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Growing pains aren't unique to PDR

Sunday, April 1, 2007 - 00:00

History repeats itself. That's what we're told in pretty much everything we encounter — wars, stocks, business, fashion. If you track trends long enough you'll see the patterns. An obvious example is the consolidation and downsizing taking place within the collision repair world. Just ask the mom-and-pop grocers, drugstore operators and owners of small, independent hardware stores. It makes you wonder if anything in life is ever really "new."

In this issue of ABRN, it's interesting to me that we feature two groups that are seemingly on the opposite ends of the development cycle. On one hand you have the Paintless Dent Repair (PDR) folks attempting to raise the bar on professionalism in their segment while disagreeing on the exact way to accomplish that goal. (See our cover story on the "PDR Power Struggle" for details.) On the other side is the Society of Collision Repair Specialists (SCRS), which is celebrating 25 years in existence, having gone through many of the same struggles the PDR side is encountering today. (Our supplement inside gives you an historical perspective on the success of this group.)

Changing a cultural mindset is a struggle, no matter what area you're attacking. It took a long time for John Loftus and other early leaders of SCRS to get operators to understand the value of professionalism. Lots of miles were covered by air and land explaining the importance of clean shops, proper attire and the value of front office personnel dedicated to customer service. None of those features were as common in 1982 as they are today. Certainly, the collision repair shops of the country have a long way to go to weed out all of the industry's problems, and that includes eliminating a lot of bad, unethical operators who are hurting the consumer's view of body shops nationwide. Still, SCRS forefathers had a vision of where we needed to be, and the industry has benefitted greatly from their efforts. Whether or not you participate in SCRS, you've benefitted too.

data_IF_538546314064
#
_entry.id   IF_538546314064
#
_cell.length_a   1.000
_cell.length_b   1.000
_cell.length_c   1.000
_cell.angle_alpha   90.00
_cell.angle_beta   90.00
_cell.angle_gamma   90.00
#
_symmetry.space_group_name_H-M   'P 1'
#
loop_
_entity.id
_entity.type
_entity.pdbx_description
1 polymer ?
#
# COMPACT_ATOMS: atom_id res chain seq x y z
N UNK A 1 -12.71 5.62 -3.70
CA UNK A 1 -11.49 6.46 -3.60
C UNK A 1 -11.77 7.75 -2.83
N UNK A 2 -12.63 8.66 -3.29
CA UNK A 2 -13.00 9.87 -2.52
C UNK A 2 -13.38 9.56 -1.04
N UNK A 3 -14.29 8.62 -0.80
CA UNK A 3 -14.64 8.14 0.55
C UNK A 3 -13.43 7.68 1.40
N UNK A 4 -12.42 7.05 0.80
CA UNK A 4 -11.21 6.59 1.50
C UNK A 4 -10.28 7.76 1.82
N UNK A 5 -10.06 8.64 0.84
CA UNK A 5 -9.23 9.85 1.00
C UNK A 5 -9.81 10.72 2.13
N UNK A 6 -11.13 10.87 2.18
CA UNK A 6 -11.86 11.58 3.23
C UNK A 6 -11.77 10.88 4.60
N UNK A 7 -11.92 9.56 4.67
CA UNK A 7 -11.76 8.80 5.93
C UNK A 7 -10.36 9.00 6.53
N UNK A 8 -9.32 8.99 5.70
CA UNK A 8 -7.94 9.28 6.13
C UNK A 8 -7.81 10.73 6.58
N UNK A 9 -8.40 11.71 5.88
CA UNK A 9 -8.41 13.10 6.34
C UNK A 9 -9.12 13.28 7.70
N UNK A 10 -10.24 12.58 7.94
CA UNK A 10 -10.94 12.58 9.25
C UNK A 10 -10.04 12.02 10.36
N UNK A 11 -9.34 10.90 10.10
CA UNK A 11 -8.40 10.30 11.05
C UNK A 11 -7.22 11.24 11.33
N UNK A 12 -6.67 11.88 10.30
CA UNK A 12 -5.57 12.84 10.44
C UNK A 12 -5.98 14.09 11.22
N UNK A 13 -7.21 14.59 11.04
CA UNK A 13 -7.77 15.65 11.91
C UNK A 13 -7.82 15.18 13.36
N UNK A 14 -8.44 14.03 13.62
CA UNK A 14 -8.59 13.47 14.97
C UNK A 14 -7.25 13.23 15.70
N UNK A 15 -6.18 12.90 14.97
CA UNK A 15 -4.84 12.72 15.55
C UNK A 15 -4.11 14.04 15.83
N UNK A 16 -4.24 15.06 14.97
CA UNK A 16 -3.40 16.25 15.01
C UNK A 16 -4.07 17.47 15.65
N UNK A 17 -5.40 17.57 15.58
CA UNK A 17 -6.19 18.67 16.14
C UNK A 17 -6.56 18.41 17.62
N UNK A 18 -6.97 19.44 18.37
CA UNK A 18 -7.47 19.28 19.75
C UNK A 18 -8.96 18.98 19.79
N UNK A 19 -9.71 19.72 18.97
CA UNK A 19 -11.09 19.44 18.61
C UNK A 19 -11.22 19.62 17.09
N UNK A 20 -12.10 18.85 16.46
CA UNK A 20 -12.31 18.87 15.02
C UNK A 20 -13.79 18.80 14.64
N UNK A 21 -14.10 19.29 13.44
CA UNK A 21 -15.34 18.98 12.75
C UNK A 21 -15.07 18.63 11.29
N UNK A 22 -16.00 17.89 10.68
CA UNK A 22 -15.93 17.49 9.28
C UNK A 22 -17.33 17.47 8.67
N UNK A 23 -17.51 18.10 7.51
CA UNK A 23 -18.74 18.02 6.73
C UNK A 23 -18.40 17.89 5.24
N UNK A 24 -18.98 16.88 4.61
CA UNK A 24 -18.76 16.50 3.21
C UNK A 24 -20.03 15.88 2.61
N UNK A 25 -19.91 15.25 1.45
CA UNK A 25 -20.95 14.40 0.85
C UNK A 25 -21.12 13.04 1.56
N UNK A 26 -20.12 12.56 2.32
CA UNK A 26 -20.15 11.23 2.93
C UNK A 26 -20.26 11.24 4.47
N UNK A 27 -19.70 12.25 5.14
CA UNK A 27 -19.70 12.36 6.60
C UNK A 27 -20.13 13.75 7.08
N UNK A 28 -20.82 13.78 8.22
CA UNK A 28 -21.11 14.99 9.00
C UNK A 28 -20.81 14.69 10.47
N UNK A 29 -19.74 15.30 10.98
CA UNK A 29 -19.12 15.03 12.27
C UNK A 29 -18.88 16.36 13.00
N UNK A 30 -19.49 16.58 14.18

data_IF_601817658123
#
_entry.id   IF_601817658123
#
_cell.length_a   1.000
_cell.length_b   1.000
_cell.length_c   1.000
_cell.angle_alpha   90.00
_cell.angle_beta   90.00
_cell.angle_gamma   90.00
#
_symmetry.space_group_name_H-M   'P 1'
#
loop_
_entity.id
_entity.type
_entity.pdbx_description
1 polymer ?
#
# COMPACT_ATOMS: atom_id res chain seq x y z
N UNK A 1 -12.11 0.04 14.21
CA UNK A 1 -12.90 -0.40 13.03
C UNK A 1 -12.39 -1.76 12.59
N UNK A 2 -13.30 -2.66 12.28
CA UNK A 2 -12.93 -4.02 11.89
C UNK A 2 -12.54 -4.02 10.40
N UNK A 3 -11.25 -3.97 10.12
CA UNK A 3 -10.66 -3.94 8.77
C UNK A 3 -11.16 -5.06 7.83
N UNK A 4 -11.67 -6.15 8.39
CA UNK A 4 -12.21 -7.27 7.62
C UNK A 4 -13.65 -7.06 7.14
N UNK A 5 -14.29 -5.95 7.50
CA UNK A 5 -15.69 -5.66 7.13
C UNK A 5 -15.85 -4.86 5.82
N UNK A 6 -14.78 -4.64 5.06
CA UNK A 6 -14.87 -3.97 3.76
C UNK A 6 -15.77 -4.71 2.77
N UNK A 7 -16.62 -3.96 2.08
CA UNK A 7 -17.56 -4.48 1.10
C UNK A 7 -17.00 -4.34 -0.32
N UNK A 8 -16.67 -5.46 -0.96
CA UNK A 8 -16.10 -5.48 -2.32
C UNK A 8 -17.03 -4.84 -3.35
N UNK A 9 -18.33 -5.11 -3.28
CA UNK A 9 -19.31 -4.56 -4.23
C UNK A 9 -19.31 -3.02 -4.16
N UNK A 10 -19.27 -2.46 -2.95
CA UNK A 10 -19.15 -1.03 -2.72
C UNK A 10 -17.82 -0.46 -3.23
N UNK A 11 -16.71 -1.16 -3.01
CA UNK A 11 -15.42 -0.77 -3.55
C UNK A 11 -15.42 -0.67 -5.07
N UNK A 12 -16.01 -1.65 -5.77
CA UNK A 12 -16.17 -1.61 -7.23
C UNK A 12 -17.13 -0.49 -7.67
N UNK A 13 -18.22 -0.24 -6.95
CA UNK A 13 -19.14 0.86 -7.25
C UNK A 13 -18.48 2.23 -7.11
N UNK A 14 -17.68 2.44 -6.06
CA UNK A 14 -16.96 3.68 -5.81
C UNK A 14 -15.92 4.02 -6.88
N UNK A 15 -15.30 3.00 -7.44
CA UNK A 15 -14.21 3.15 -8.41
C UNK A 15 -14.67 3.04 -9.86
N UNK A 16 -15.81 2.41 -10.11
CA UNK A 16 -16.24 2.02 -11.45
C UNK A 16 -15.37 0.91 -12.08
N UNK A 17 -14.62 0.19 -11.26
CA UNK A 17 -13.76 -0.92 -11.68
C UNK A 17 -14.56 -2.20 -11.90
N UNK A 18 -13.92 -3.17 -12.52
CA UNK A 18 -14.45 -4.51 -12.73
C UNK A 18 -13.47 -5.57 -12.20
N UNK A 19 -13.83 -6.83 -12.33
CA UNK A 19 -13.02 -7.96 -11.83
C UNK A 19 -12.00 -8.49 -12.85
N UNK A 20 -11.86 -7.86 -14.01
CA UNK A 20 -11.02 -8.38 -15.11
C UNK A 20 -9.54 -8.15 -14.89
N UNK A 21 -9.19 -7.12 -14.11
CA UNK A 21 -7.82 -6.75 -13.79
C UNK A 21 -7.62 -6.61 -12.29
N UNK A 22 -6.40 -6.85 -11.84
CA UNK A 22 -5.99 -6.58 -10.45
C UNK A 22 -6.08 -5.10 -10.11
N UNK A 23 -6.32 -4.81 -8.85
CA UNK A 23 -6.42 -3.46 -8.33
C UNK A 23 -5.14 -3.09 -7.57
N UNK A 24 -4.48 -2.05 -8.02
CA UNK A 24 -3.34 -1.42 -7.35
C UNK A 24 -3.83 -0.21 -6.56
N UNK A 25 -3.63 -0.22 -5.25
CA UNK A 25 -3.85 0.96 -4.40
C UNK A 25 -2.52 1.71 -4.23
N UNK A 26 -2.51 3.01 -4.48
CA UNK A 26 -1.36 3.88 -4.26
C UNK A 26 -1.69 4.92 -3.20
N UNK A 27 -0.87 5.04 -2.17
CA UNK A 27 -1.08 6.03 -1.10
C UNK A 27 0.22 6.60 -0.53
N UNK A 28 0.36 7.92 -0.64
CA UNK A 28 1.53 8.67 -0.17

The PDR side, meanwhile, is just getting started. While training and certification processes do exist, efforts are being made to broaden those programs and encourage PDR techs nationwide to put them to good use. Whether you side with the major PDR companies and the training they offer, or the efforts of the National Alliance of Paintless Dent Repair Technicians (NAPDRT), the fact is both sides are demanding greater professionalism in the market. You can't have fly-by-night operators chasing hail, collecting a paycheck for poor work and then not being held accountable. Frankly, there is an over-abundance of shoddy PDR repairers who need to be sent packing.They are giving professional PDR techs a bad name. And if you are an independent PDR tech who does honorable, quality work, the bad operators are harming your business. Think about the number of dealerships or independent collision repair shops who bring PDR work in-house because they don't want to get burned.

The PDR contingent is exactly where the mainstream collision repair industry was 25 years ago when SCRS got started. It makes me think SCRS could be a great sounding board for NAPDRT and the national players in these early days of transition.

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